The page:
Some Summers

The summers of my childhood were filled with
Hawaiian Punch popsicles and
Lemonade stands
Polka-dot ruffle-butt swimsuits
Leaping through sprinklers
Inflatable kiddie pools filled with icy water from the green garden hose
Sundresses and pigtails
Scraped knees and
Care Bear bandages
Watching Mom’s soap opera
Digging in the garden with Dad
Petting worms
Itchy grass
Potato bugs
Tree climbing
Hill rolling
Bike riding
Roller skates and jump ropes
Singing on the back stoop
Sidewalk chalk dust up to my elbows
YMCA Day camp
Girl Scout equestrian camp
JCC Jewish camp
Neighborhood block parties
Burgers on the grill
The ice cream man. THE ICE CREAM MAN!
Wiffle ball with the big red Mickey Mouse bat
Sweltering Brewers baseball games
Frigid put-your-sweatshirt-on-in-the-house air conditioning
Road trips to see
Mountains
Deserts
Canyons
Parks
Prairies
Oceans

My summers felt endless.
I felt carefree, creative, busy.
I couldn’t wait for summer to begin.

As teachers, we quickly learn that many of our students do not look forward to summer at all, the way some of us did as children. While some miss the companionship of their classmates, daily routines, and their teachers, others know that summer brings uncertainty, anxiety, disruption, and instability.

Their summers feel endless.
They feel anxious, bored, overloaded.
They can’t wait for summer to end.

Some children, anticipating change, need extra hugs, reassurances, and positive mindset coaching.

But for those who dread summer because they do not know where their daily meals will come from, cannot afford summer camp, return to respite care as foster children, worry for their safety, lack books in their home or a library within walking distance…these months away from the insulation of schools only raise anxiety instead of inducing relaxation.

These are the children who have started to cling. To worry. To whine. To act out. To cry. To argue. To resist. To build walls. To withdraw. They push away so the leaving doesn’t feel so hard. They fall apart because their million separate pieces feel safer at school than their whole, anywhere else.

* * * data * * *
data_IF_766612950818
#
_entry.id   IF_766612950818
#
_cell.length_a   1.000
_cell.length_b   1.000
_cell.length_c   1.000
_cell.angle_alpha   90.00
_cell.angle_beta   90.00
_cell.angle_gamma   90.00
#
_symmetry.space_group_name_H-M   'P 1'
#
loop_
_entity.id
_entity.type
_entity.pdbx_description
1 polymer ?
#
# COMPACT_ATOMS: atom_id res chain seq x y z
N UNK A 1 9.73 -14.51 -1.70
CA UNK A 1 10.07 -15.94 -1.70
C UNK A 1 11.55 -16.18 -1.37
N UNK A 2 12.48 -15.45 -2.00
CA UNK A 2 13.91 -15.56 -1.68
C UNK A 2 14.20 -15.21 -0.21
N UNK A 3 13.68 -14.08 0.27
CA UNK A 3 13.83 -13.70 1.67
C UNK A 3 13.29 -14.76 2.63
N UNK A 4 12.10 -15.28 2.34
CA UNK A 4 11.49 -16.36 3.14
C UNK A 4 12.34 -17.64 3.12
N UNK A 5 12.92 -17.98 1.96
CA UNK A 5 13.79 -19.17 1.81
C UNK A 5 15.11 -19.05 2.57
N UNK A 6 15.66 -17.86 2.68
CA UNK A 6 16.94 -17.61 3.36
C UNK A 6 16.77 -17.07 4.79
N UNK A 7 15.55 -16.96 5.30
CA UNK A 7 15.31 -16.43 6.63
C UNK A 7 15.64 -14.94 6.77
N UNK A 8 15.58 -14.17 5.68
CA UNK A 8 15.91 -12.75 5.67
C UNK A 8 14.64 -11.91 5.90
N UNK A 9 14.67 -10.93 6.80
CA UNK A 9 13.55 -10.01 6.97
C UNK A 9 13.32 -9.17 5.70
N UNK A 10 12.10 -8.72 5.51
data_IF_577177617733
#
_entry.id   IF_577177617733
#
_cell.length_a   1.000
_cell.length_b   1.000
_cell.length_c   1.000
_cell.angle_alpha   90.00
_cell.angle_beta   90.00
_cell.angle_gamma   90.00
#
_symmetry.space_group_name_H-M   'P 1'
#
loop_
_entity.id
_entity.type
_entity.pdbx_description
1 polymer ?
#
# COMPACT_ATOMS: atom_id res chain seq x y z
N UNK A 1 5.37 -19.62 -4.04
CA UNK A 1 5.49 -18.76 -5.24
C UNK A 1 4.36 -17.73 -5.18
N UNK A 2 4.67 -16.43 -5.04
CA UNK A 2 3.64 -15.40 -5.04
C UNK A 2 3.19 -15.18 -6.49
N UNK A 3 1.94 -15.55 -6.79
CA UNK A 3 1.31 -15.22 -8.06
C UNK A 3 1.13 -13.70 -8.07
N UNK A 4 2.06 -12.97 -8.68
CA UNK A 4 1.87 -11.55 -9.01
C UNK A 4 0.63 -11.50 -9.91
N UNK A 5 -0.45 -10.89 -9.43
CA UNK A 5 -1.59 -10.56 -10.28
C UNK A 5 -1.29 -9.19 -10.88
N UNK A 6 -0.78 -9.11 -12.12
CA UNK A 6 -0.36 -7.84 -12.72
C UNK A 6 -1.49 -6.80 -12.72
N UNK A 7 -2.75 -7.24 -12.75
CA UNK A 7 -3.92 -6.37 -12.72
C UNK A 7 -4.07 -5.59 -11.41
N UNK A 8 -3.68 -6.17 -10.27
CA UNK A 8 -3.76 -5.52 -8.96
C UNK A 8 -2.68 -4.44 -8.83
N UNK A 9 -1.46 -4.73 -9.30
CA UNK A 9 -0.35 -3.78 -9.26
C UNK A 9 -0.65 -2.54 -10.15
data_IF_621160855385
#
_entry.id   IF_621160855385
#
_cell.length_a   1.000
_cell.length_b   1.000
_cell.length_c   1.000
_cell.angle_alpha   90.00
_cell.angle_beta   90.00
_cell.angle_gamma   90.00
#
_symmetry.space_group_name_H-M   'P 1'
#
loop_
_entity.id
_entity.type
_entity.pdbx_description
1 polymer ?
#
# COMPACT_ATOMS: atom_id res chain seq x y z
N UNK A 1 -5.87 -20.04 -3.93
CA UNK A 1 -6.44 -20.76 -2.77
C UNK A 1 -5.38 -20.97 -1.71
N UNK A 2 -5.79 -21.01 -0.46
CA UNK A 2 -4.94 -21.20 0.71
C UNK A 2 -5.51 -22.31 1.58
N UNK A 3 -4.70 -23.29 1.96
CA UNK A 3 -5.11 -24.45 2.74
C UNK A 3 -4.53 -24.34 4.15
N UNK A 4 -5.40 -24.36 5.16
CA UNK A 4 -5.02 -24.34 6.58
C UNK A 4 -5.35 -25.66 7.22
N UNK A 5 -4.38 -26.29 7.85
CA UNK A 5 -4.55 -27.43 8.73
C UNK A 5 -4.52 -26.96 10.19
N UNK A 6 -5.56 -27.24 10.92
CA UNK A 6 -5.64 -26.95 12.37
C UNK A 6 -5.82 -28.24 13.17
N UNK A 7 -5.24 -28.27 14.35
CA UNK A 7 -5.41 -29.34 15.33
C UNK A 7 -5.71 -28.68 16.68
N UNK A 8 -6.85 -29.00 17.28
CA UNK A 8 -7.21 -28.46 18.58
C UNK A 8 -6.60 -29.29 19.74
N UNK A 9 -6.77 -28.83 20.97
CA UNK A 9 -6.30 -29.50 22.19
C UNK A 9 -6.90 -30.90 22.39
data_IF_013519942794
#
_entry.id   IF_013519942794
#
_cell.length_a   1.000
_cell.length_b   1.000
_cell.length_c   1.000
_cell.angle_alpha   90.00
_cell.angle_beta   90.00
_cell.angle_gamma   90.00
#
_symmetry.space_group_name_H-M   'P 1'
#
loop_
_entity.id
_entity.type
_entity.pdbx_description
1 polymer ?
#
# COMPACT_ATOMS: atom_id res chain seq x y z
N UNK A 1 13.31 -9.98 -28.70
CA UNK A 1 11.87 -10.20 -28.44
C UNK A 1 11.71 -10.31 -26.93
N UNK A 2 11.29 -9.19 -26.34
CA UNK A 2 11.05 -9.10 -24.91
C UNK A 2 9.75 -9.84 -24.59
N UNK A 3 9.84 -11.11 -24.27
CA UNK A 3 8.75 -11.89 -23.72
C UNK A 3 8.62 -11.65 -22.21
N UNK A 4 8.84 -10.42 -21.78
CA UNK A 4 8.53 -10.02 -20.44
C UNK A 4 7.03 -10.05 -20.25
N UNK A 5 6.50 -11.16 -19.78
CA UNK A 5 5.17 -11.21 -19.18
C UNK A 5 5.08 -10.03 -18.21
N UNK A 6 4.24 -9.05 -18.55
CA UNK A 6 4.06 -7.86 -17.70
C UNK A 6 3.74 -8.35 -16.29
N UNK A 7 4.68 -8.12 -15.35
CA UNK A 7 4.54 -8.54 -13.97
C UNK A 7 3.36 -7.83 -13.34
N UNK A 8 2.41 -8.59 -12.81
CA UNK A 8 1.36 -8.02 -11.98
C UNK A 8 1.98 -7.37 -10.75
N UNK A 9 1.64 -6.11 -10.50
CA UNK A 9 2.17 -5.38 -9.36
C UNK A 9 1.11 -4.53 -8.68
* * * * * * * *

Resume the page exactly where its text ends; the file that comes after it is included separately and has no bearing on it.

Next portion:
Notice them now. Acknowledge them now. Help them with how to move on. Tell them that it may not feel like it, but summer will eventually come to an end. Show them that they will always be in your thoughts.

Send them into their summers with hope.
Love them now.

Spend your time now until the last day of school to
Read more aloud in class
Build summer TBR (to be read) lists
Check out classroom library books for students to take home and return next year
Teach families how to keep summer reading love burning
Talk about the value of a library card
Connect with your kids on Goodreads
Embark on literacy passion projects and studio time to pursue writing ideas
Give students the gift of their very own book (Scholastic Reading Club $1 books!)
Share your school or personal email so your kids can reach out over the summer
Decorate new Writer’s Notebooks: blank, fresh, and full of possibility
Build idea jars with writing prompts, thoughts, and inspirations to take home
Remind students that a good book can take them to
Mountains
Deserts
Canyons
Parks
Prairies
Oceans
And beyond, in their minds, in case they want to go somewhere, but need to stay here at home for the summer.

On the last day of school, they will leave your care, and know that they were, and are, loved.

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2 thoughts on “Some Summers

  1. My students are usually a smidge sad about summer and leaving our classroom but never dread it. I love your list of things to do to foster and encourage hope. You’ve given me some new insight.

    Like

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